Unter den Linden, a main east-west thoroughfare through the city of Berlin, earned its name from the rows of linden trees that were first planted there more than three-and-a-half centuries ago.
This prestigious boulevard leads from the Palace Bridge near Museum Island to the Brandenburg Gate at Pariser Platz. The street stretches 1.5 kilometers long and is sixty meters wide. It is planted with four rows of Linden trees, about one thousand in total.
Duke Frederick William, also known as The Great Elector, was dedicated to the development and beautification of Berlin during his reign in the mid-1600s. In order to spruce up the route from his castle home to the Tiergarten hunting ground, it is said that Frederick ordered the planting of long rows of Linden trees, which would also serve to keep the route more shady and comfortable for his travels. That means his carriage ride would have him traveling “unter den Linden”; literally, under the lindens.
The Street Grows
Nearly a century later, King Frederick II expanded the boulevard by adding his collection of cultural buildings to the area, including the national opera house and the national library, making Unter den Linden larger and more popular.
By the nineteenth century, it was one of the most visited streets in the city and served as a central gathering place for many Berlin citizens. After the victory over Napoleon, the street was furnished with a plethora of statues standing in homage to the great generals of the German army and a guardhouse was built as a memorial to the victory in the Wars of Liberation (against Napoleon).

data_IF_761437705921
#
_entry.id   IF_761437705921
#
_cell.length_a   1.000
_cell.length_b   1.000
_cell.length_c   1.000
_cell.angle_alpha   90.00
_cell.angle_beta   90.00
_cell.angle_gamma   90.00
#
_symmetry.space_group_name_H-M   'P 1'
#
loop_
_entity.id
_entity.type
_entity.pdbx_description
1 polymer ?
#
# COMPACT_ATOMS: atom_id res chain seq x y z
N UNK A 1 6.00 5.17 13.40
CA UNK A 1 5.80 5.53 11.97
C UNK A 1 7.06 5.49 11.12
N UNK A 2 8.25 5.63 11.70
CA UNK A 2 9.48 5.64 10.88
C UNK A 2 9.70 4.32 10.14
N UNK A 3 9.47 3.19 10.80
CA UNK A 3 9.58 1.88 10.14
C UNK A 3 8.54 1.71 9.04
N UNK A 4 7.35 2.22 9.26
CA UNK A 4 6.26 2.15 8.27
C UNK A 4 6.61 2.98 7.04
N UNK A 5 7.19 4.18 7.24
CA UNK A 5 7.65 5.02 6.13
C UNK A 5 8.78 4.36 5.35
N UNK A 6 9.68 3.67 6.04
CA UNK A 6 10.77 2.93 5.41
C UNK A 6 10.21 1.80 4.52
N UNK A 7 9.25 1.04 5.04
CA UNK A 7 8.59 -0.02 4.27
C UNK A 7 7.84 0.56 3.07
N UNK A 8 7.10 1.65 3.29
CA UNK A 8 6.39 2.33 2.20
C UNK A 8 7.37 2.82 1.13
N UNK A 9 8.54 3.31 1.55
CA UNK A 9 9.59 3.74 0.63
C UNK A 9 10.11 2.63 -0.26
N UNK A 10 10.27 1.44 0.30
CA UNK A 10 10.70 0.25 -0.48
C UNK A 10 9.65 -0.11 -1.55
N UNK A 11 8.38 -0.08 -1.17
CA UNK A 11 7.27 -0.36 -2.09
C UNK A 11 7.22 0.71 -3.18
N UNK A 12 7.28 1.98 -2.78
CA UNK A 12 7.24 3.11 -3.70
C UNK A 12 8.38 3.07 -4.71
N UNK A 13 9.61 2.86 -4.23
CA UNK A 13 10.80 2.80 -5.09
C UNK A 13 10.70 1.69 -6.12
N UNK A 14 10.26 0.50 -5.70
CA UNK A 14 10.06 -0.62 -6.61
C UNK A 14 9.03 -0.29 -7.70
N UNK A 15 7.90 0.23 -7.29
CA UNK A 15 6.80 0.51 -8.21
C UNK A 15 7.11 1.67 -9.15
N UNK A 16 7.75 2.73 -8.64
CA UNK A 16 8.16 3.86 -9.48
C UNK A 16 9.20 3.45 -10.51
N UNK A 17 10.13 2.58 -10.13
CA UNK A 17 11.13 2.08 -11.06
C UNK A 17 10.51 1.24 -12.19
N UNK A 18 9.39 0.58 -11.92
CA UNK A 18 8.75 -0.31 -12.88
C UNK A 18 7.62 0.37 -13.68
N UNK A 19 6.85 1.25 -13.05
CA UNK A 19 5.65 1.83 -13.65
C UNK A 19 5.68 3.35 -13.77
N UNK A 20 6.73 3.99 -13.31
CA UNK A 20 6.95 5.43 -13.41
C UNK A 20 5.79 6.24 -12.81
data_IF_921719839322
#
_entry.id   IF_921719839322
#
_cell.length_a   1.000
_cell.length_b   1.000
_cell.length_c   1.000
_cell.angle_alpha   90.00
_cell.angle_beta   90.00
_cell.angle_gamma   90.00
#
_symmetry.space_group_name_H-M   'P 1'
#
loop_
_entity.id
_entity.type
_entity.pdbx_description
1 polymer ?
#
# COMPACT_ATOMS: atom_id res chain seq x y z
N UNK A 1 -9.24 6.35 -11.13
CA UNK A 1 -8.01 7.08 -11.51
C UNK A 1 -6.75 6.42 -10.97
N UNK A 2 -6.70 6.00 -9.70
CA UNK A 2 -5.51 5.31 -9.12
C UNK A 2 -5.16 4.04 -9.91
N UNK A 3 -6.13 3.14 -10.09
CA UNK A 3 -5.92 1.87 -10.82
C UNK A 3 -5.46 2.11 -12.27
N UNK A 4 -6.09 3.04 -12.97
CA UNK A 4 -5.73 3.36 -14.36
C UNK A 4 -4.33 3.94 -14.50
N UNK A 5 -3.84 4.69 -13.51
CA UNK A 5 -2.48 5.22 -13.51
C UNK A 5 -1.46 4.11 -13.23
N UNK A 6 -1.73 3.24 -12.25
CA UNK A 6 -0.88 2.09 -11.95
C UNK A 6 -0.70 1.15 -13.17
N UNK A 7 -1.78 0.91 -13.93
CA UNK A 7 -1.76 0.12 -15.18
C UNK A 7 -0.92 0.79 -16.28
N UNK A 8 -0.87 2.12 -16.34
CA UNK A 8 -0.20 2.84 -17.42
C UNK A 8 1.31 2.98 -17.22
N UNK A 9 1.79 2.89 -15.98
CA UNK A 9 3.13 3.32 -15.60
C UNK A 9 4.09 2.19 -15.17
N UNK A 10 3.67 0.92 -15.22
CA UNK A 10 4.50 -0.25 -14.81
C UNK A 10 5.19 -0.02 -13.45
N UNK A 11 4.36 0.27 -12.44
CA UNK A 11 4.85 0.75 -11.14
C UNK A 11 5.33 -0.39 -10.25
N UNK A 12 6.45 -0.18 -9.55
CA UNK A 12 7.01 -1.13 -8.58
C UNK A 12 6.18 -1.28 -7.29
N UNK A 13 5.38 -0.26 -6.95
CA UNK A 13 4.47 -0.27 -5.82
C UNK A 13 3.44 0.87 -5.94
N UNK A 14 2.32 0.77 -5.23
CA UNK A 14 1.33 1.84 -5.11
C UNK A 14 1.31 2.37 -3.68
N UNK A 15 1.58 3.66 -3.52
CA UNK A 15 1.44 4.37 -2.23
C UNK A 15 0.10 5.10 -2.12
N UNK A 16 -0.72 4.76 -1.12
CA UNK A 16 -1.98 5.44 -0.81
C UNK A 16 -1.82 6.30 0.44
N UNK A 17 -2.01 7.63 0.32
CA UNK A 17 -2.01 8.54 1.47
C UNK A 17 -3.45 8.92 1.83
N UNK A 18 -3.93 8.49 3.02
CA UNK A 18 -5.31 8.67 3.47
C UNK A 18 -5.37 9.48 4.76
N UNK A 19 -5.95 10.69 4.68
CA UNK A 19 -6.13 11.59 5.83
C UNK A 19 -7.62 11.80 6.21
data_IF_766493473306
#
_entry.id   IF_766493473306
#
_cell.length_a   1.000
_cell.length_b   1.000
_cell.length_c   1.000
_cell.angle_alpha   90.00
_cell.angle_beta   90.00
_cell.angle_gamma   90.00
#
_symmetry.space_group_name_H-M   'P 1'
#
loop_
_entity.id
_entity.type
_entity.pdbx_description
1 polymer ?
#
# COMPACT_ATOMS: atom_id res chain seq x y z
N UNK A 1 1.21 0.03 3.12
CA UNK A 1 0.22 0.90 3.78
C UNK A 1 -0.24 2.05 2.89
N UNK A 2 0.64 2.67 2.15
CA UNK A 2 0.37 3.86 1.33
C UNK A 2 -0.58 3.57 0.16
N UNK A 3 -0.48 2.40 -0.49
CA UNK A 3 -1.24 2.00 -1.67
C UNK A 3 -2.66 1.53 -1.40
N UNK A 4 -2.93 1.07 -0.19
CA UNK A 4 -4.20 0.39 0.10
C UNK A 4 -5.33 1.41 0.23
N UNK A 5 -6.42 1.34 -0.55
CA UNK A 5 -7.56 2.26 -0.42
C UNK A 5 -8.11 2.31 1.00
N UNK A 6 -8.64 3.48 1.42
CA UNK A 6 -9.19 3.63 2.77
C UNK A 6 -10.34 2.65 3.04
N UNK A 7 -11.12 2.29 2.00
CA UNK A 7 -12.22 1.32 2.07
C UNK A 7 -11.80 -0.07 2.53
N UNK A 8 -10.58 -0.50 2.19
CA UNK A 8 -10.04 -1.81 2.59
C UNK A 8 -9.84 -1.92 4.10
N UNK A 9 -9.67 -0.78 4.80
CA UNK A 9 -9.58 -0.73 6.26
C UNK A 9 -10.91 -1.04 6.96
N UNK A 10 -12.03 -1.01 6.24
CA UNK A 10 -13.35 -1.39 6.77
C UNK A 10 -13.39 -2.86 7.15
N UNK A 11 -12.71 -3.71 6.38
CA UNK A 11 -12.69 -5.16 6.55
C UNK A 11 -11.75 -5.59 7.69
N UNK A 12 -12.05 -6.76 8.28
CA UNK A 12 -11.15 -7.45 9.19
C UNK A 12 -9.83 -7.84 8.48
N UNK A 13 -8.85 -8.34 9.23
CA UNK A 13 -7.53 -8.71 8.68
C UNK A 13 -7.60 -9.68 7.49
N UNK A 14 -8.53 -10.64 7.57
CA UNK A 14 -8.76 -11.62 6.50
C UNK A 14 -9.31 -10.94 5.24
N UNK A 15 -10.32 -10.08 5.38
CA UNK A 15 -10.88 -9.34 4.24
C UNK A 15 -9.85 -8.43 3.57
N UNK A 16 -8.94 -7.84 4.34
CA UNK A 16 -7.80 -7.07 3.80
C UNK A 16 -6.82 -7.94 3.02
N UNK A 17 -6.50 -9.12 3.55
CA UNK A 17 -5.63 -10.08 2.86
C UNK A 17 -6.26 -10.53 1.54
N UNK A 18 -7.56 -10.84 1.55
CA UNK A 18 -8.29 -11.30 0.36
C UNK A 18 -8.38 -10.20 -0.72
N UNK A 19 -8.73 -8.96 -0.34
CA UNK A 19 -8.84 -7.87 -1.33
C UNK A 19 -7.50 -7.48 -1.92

After World War II
By the end of World War II, Unter den Linden had been reduced to little more than rubble and the magnificent linden trees had been cut down. The East German Government did little to rebuild the area and after they erected the Berlin Wall in 1961 Unter den Linden was closed off right before the Brandenburg Gate. The street lost its central function and became deserted.
After the fall of the wall in 1989, the street quickly revitalized and one by one all buildings along the boulevard were either restored or rebuilt.
Today, you’ll find a number of wonderful architectural sights along Unter den Linden, many of which date back to the heyday of the Prussian Kingdom.
Starting at the Palace Bridge walking towards the Brandenburg Gate, the first building on the left is the Alte Kommandantur, originally built in 1795. In 1799 it became the headquarters of the military commander of Berlin, hence the name.
The building was damaged in the Second World War and later demolished by the East German government. In 2003 the front facade was recreated from photos since no original drawings could be found. Unfortunately, the neo-Renaissance facade is no more than an act of ‘Facadism’ since an entirely modern office building was erected behind it.
Next to the Alte Kommandantur is the Kronprinzenpalais (Crown Prince’s Palace). It was built in 1664 as a private residence and from 1732-1918 served as a royal residence for the Hohenzollerns. The palace was demolished during the Second World War and rebuilt in 1968. The German Reunification Treaty was signed here in August 1990.
The building is connected to the Prinzessinnenpalais (Princess’s Palace), better known as the OpernPalais. It was built in 1733 as a palace for the Hohenzollern family. The palace was completely destroyed during World War II and subsequently rebuilt between 1960-1962.